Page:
The focus of that hearing seems to be on arguments in a legal brief filed on behalf of the Legislature which asserts the courts do not have the power to determine just what the Legislature must do to comply with the constitution. In particular, the Legislature objects to the courts putting a dollar value on what would be a “sufficient” DHHL budget to comply with the constitution.
The Amicus brief filed by former Attorney General Mark J. Bennett, now in private practice, argues that a 2015 Supreme Court decision was misinterpreted in later proceedings, which he asserts caused a major violation of legislative prerogatives under the “separation of powers” doctrine.
The Hawaii Legislature respectfully submits that neither this Court, nor any judge or justice, has the power to either determine the amount of any appropriation, order any appropriation, or impose any penalty should the Hawaii Legislature, in fulfilling its constitutional role, decide how much to appropriate (or not appropriate) to DHHL.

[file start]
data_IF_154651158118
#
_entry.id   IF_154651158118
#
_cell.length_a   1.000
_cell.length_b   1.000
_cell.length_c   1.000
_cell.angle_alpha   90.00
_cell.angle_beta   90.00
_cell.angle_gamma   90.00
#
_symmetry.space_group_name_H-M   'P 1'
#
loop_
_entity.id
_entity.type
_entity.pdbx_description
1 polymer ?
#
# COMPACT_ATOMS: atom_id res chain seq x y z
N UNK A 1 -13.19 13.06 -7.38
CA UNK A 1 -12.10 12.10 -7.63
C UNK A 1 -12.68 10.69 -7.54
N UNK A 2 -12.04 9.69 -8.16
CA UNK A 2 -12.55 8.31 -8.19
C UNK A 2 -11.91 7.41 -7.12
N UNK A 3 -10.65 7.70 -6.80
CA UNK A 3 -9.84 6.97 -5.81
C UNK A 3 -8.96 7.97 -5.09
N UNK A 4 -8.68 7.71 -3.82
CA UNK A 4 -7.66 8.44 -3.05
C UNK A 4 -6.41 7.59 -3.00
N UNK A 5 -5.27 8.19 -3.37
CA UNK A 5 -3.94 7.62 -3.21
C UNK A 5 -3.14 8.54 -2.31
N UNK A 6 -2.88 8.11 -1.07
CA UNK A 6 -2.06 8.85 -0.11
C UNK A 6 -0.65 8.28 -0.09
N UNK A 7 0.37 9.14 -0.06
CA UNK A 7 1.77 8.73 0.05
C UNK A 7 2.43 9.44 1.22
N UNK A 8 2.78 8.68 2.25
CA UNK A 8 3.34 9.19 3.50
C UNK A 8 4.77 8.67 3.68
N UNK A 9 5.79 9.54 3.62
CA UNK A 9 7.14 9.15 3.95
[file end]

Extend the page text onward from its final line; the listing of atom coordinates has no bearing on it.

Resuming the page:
There’s a long history to this case.
A 1978 amendment to the state constitution adopted by voters was intended to take away the Legislature’s discretion and assure these Hawaiian programs adequate funding in the future, according to records of that year’s constitutional convention.
But despite the constitutional amendment, the increased funding never materialized. In the Hawaii Supreme Court’s 2012 decision in the case, the high court found the Legislature had failed to meet the constitution’s funding requirement for most of the past 40 years. And a subsequent 2015 ruling by First Circuit Court Judge Jeanette Castagnetti found that more than $28 million was required to comply with the constitutional mandate in 2016.